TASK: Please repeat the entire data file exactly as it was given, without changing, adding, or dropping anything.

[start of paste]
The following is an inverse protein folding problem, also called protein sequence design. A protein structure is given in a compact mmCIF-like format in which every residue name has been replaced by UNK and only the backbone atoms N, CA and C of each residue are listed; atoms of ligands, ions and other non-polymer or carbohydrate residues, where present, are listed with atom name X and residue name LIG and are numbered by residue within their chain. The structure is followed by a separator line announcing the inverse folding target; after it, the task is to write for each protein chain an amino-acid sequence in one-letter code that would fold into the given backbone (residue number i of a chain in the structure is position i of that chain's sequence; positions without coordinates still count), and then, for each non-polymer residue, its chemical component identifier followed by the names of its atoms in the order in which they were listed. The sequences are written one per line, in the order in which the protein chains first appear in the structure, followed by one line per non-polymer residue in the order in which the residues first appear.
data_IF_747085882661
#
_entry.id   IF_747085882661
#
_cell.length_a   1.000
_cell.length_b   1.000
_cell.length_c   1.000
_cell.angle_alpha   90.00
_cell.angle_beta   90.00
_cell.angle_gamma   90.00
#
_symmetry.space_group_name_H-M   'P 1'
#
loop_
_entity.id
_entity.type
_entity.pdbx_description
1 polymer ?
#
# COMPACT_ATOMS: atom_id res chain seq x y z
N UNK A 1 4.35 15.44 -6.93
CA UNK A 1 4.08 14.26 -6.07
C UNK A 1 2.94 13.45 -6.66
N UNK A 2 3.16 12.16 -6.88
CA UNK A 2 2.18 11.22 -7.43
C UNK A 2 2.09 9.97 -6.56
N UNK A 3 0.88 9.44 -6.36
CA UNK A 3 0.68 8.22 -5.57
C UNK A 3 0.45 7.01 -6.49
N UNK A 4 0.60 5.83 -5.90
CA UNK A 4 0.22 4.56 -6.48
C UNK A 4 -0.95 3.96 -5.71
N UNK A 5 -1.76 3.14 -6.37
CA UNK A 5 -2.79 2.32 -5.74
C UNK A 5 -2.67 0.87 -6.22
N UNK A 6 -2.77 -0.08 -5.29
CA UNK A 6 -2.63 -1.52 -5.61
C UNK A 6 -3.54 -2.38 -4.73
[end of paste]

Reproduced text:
The following is an inverse protein folding problem, also called protein sequence design. A protein structure is given in a compact mmCIF-like format in which every residue name has been replaced by UNK and only the backbone atoms N, CA and C of each residue are listed; atoms of ligands, ions and other non-polymer or carbohydrate residues, where present, are listed with atom name X and residue name LIG and are numbered by residue within their chain. The structure is followed by a separator line announcing the inverse folding target; after it, the task is to write for each protein chain an amino-acid sequence in one-letter code that would fold into the given backbone (residue number i of a chain in the structure is position i of that chain's sequence; positions without coordinates still count), and then, for each non-polymer residue, its chemical component identifier followed by the names of its atoms in the order in which they were listed. The sequences are written one per line, in the order in which the protein chains first appear in the structure, followed by one line per non-polymer residue in the order in which the residues first appear.
data_IF_747085882661
#
_entry.id   IF_747085882661
#
_cell.length_a   1.000
_cell.length_b   1.000
_cell.length_c   1.000
_cell.angle_alpha   90.00
_cell.angle_beta   90.00
_cell.angle_gamma   90.00
#
_symmetry.space_group_name_H-M   'P 1'
#
loop_
_entity.id
_entity.type
_entity.pdbx_description
1 polymer ?
#
# COMPACT_ATOMS: atom_id res chain seq x y z
N UNK A 1 4.35 15.44 -6.93
CA UNK A 1 4.08 14.26 -6.07
C UNK A 1 2.94 13.45 -6.66
N UNK A 2 3.16 12.16 -6.88
CA UNK A 2 2.18 11.22 -7.43
C UNK A 2 2.09 9.97 -6.56
N UNK A 3 0.88 9.44 -6.36
CA UNK A 3 0.68 8.22 -5.57
C UNK A 3 0.45 7.01 -6.49
N UNK A 4 0.60 5.83 -5.90
CA UNK A 4 0.22 4.56 -6.48
C UNK A 4 -0.95 3.96 -5.71
N UNK A 5 -1.76 3.14 -6.37
CA UNK A 5 -2.79 2.32 -5.74
C UNK A 5 -2.67 0.87 -6.22
N UNK A 6 -2.77 -0.08 -5.29
CA UNK A 6 -2.63 -1.52 -5.61
C UNK A 6 -3.54 -2.38 -4.73